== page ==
Many today are calling for the Church to change her teachings on marriage and sexuality. The reality is that the Church simply cannot do so. To remain faithful to the gospel message of Jesus Christ, the Catholic Church cannot abandon the institution of marriage on the altar of public opinion or modern secular sensibility. The teachings of Jesus Christ on marriage are not something that past popes have invented or present or future popes can change.
Recently Pope Francis asked that teachers of the faith present these teachings “in a context” and the context is Jesus. He assumes as Pope John Paul II did, that “Christ would not be ‘surprised’ by any of these [modern] situations, and I suppose that he would continue to refer above all to the ‘beginning.’” (Theology of the Body 23.2)
In the Gospel of Matthew 19:1-8 Jesus engages in a heated conversation with the Pharisees who argue that divorce was allowed by Moses. Jesus responds, “For your hardness of heart Moses allowed you to divorce your wives, but from the beginning it was not so.” Jesus’ answer to modern objections: look to “the beginning” in order to understand God’s original plan for marriage. The beginning provides the proper context to understand what Jesus did in redeeming man and woman. And there are many modern objections such as, “no divorce, that’s oppressive,” “no contraception, that’s against freedom and sexual liberty,” and “no gay marriage, that’s bigotry.” What is the proper context for the Church to answer these objections? Of course the context is Jesus and the proposal of the Gospel.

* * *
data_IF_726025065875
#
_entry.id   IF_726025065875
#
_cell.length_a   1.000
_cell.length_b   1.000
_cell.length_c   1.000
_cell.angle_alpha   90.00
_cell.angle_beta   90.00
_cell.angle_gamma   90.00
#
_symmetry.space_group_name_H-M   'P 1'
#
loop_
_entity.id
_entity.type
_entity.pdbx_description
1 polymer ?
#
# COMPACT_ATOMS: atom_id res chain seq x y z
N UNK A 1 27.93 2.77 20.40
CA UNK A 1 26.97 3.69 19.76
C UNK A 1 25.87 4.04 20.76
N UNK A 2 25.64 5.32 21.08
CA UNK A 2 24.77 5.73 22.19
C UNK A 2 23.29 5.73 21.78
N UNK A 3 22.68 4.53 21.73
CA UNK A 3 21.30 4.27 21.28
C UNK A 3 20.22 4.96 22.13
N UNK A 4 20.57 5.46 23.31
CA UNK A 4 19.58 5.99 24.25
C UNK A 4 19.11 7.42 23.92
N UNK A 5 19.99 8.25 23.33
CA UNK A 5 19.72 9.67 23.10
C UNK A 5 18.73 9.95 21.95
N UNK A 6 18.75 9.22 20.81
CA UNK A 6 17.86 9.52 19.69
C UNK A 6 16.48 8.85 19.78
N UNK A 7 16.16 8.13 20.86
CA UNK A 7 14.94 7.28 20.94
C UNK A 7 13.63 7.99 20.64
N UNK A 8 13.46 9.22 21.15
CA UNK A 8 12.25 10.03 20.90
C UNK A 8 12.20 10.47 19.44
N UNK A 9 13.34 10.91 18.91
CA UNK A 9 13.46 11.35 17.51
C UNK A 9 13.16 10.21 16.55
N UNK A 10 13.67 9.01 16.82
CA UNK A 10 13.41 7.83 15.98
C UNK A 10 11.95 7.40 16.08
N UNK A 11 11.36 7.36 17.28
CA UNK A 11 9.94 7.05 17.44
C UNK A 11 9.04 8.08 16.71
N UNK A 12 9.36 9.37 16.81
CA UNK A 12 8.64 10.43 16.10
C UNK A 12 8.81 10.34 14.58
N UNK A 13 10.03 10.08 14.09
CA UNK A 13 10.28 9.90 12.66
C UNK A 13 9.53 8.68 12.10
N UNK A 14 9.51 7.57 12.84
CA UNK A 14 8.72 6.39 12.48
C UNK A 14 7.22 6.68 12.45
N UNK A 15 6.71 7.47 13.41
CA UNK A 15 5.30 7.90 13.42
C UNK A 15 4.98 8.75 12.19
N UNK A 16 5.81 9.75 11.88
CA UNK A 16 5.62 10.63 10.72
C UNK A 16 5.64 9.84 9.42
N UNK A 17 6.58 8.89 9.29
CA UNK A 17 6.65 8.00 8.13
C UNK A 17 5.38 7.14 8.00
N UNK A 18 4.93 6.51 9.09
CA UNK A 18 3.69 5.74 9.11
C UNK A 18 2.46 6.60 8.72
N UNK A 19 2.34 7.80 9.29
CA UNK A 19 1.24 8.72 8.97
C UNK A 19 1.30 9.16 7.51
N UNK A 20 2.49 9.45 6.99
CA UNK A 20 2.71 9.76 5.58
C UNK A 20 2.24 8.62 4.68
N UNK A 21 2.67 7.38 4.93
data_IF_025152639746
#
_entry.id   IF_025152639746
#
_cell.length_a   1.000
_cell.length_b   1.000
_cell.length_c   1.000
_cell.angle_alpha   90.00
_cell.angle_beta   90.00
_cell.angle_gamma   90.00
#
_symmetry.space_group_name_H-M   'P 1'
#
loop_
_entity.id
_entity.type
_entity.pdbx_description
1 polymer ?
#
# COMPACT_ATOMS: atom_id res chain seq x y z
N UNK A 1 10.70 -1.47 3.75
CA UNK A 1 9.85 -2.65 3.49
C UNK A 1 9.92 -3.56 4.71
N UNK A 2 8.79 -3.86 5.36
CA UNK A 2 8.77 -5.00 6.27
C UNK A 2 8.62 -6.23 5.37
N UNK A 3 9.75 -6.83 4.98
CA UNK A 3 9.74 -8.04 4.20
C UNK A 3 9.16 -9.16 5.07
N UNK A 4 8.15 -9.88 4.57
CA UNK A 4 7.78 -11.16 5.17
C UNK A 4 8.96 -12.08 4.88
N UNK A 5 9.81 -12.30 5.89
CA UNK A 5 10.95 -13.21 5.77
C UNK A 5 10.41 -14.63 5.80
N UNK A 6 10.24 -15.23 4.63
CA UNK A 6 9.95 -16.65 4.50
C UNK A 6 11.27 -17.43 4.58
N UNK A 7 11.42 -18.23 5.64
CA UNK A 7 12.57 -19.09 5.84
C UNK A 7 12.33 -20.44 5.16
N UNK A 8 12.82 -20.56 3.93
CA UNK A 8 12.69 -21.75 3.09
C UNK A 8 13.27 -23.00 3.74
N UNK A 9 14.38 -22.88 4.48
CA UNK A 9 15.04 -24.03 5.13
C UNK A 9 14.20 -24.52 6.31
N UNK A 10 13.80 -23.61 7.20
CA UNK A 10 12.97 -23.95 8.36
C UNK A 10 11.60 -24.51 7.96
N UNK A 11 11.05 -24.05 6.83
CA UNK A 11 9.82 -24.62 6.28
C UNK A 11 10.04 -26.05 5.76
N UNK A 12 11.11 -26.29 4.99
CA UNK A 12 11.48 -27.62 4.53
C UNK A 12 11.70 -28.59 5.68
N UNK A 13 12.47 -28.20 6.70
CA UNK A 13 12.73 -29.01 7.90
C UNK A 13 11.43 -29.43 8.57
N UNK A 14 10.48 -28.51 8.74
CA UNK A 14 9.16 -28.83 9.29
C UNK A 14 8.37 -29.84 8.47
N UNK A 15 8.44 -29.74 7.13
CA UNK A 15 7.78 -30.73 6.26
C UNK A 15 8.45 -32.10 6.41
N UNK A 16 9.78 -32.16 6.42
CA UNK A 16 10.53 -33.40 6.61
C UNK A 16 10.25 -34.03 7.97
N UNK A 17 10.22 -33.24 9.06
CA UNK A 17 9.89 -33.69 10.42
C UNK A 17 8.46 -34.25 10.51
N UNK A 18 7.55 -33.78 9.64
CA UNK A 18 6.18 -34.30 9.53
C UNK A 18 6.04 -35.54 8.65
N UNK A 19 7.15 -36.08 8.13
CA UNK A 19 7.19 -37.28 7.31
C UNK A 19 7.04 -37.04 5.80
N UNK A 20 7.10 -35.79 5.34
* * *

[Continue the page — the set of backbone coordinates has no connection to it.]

Jesus’ answer to the Pharisees begins with the beginning when God created them male and female and in marriage “the two shall become one.” In this brief passage in the Gospel of Matthew, Jesus affirms that marriage is between one man and one woman and insists on the indissolubility of marriage. The redemption of marriage begins the revolution in human relationships that is the result of the Gospel of Jesus Christ. Jesus did not come to give men and women some kind of partial redemption; a salvation that is only concerned with what happens to us after we die. In introducing the gospel at the beginning of his public ministry Jesus said “Repent, for the kingdom of heaven is at hand.” (Matthew 4:17) The kingdom is here now!
When Jesus talks about redemption he speaks in the present tense. When he speaks about redemption in reference to the poor, he does so in the present tense. Gospel charity is not a social enterprise for its own sake; it is part of bringing about the Kingdom, part of bringing the grace of redemption to bear in the present. Jesus came to heal the hardness of our hearts in every aspect of our lives. In marriage this means that there cannot be divorce because the reason for that exception was hardness of the heart and Jesus came to solve that defect to give us a “heart of flesh” (Ezekiel 11:19)
Our defense of the plan of God for marriage is in no way in opposition to our proclamation of the gospel message. In his first encyclical Pope Francis highlights the central mission of the family in infusion of faith in the world.
“The first setting in which faith enlightens the human city is the family. I think first and foremost of the stable union of man and woman in marriage. This union is born of their love, as a sign and presence of God’s own love, and of the acknowledgment and acceptance of the goodness of sexual differentiation, whereby spouses can become one flesh (cf. Gen 2:24) and are enabled to give birth to a new life, a manifestation of the Creator’s goodness, wisdom and loving plan. Grounded in this love, a man and a woman can promise each other mutual love in a gesture which engages their entire lives and mirrors many features of faith. Promising love forever is possible when we perceive a plan bigger than our own ideas and undertakings, a plan which sustains us and enables us to surrender our future entirely to the one we love.” (Pope Francis, “The Light of Faith” Lumen Fidei, 52)
In part two of this series we will look at the meaning of love and how “promising love forever” in Christian marriage is one of the most powerful ways to proclaim the good news of Jesus Christ.
Dino Durando is Director of Marriage and Family Life for the Diocese of Kansas City – St. Joseph.